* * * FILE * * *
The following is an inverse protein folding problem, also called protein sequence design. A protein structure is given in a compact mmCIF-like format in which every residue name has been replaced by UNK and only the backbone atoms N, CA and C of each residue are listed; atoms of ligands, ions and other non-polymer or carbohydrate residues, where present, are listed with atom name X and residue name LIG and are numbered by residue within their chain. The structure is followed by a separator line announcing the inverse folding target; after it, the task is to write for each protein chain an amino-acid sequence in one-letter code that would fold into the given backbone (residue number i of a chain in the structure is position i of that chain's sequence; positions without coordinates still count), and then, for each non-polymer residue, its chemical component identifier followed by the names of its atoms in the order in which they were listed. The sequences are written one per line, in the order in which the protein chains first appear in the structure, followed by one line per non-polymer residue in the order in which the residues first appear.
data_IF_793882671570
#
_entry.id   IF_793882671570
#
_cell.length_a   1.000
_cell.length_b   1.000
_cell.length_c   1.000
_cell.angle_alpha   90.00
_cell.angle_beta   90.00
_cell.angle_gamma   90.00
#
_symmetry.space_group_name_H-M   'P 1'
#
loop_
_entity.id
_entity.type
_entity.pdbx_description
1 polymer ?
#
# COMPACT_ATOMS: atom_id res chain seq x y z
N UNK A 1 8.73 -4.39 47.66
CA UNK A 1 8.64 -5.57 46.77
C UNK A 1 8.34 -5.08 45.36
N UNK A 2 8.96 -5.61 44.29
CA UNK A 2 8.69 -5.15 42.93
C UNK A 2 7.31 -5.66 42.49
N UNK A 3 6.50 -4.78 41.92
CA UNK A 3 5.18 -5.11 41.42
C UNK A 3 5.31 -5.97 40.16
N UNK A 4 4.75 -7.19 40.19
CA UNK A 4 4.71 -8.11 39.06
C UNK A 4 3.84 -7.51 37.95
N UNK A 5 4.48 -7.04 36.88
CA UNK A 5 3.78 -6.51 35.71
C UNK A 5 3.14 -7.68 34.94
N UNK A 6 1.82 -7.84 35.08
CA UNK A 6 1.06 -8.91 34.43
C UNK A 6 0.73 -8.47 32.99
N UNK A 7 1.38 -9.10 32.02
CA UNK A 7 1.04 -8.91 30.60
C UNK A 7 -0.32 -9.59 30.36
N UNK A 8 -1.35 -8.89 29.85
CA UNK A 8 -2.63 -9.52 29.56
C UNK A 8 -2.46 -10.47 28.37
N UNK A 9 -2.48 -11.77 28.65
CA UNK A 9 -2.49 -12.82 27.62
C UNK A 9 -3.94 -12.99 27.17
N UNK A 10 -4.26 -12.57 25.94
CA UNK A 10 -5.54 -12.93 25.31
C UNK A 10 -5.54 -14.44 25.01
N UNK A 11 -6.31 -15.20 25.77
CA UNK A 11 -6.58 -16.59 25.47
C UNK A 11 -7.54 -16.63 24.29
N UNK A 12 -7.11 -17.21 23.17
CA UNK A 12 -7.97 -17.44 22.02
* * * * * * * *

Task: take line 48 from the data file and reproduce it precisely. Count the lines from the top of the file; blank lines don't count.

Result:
C UNK A 9 -3.94 -12.99 27.17